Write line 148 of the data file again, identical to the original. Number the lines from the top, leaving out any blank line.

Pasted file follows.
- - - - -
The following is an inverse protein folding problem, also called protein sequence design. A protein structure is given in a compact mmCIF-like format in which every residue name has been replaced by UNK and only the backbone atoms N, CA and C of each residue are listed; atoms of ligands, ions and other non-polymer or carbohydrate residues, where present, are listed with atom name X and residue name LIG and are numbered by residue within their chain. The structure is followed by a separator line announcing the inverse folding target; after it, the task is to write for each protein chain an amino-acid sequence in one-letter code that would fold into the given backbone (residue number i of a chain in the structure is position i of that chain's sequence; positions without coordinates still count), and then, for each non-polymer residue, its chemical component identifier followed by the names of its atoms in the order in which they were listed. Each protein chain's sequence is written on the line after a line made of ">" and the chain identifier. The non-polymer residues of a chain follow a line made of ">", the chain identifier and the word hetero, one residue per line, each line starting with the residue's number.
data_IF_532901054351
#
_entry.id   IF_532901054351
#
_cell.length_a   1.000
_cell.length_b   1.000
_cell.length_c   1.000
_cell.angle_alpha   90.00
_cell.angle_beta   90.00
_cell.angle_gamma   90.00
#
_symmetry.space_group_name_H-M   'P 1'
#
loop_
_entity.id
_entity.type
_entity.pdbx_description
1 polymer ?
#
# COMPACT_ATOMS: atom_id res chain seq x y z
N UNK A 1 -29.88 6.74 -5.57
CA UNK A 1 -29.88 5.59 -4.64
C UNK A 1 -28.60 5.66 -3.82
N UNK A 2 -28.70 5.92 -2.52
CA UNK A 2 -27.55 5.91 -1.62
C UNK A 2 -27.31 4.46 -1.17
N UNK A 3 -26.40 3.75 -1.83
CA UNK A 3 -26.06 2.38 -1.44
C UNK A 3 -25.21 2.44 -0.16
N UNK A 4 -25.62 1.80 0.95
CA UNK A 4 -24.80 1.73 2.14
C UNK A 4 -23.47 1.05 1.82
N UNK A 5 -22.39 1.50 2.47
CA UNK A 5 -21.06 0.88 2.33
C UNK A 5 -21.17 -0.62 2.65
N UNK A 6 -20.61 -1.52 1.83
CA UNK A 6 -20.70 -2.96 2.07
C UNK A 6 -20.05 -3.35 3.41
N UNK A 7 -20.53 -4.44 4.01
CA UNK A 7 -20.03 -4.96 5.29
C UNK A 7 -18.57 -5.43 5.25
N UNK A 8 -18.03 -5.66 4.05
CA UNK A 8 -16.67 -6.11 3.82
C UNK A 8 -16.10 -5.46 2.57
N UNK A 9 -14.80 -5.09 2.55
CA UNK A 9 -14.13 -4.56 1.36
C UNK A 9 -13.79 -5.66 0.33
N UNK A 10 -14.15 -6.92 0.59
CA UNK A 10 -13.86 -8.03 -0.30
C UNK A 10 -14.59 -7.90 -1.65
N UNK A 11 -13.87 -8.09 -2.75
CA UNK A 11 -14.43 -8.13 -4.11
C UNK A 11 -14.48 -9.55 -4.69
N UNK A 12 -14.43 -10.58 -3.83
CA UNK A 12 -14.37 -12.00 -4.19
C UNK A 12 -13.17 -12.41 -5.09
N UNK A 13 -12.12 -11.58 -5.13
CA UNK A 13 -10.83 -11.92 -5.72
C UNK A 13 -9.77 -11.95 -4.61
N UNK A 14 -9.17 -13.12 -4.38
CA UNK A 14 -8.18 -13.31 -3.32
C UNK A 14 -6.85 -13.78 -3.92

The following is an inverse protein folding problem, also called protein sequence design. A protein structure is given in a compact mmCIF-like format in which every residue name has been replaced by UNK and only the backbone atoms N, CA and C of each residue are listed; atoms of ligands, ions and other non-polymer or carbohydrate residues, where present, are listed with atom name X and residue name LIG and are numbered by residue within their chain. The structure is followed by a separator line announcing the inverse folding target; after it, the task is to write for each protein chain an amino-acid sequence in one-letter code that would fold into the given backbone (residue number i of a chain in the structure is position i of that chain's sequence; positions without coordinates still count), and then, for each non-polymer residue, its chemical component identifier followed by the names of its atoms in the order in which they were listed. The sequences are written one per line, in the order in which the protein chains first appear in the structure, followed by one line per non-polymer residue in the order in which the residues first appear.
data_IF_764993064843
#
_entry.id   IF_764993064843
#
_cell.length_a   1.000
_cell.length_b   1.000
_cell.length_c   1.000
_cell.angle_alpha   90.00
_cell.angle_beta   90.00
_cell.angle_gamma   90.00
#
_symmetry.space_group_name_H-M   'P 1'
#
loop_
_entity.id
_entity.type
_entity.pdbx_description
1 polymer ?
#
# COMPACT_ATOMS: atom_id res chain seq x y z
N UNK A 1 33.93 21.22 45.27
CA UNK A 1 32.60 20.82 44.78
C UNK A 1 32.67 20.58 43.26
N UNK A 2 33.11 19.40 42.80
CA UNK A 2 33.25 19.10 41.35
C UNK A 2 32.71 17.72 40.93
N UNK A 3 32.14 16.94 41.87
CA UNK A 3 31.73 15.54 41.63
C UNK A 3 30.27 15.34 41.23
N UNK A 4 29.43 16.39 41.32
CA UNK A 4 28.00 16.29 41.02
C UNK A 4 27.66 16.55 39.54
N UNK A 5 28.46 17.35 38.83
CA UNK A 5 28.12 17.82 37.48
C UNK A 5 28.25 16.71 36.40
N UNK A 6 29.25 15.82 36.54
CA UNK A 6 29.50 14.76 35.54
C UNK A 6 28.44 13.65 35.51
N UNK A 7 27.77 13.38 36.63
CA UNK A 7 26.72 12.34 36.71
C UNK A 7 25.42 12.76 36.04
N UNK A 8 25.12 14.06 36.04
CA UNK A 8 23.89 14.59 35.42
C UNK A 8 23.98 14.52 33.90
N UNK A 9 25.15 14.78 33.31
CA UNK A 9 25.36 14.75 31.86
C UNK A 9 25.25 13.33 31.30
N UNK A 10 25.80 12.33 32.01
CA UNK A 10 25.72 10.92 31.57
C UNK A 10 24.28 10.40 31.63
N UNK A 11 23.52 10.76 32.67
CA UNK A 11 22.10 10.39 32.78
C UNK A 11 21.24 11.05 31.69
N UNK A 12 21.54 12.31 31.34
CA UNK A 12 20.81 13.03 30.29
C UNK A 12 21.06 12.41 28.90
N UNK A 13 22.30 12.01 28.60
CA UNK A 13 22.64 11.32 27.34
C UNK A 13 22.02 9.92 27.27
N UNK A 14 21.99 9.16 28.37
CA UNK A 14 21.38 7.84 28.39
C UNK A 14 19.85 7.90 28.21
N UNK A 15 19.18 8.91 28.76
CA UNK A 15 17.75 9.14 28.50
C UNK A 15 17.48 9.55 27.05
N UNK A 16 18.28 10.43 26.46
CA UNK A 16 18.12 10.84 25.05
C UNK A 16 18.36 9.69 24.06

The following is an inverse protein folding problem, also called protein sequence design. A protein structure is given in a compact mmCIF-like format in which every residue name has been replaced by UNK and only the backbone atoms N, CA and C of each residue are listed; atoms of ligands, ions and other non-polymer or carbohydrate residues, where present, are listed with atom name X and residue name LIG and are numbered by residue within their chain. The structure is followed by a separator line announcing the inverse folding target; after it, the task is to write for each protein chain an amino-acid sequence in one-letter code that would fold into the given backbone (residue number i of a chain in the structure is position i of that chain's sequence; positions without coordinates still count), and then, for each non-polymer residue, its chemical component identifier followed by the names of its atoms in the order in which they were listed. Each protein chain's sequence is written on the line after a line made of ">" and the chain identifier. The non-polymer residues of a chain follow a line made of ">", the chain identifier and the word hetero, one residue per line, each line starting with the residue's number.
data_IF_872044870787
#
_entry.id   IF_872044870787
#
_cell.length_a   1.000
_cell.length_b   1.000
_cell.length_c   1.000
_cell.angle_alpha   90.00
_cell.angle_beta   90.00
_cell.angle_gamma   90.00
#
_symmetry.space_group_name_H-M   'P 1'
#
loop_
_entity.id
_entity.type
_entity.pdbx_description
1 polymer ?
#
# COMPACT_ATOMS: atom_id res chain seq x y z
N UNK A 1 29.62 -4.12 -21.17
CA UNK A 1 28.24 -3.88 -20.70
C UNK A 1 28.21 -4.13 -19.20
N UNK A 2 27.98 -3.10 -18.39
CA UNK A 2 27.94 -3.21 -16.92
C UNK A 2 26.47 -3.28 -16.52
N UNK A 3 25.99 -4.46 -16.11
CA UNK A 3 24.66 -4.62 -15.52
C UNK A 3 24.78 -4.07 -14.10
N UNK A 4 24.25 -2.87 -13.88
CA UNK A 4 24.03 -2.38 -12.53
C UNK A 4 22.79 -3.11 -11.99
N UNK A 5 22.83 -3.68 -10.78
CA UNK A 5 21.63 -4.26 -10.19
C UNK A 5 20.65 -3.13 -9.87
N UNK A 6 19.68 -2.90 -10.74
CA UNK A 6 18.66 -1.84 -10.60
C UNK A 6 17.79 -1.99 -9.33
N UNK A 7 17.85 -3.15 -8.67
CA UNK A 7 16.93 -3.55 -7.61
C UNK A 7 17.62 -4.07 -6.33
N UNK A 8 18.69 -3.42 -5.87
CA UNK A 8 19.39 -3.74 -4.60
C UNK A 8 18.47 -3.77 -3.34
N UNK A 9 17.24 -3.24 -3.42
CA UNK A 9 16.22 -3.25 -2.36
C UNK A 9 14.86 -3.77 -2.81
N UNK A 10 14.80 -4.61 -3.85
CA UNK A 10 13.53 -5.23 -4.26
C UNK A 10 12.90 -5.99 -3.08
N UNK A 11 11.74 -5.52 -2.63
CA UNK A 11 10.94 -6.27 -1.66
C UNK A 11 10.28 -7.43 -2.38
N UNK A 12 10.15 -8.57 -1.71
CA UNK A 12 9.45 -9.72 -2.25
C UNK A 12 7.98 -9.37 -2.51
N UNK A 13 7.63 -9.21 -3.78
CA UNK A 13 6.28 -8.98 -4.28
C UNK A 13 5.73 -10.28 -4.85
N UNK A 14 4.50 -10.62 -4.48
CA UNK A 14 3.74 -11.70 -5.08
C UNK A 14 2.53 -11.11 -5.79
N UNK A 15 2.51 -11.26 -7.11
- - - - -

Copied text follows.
_entity.id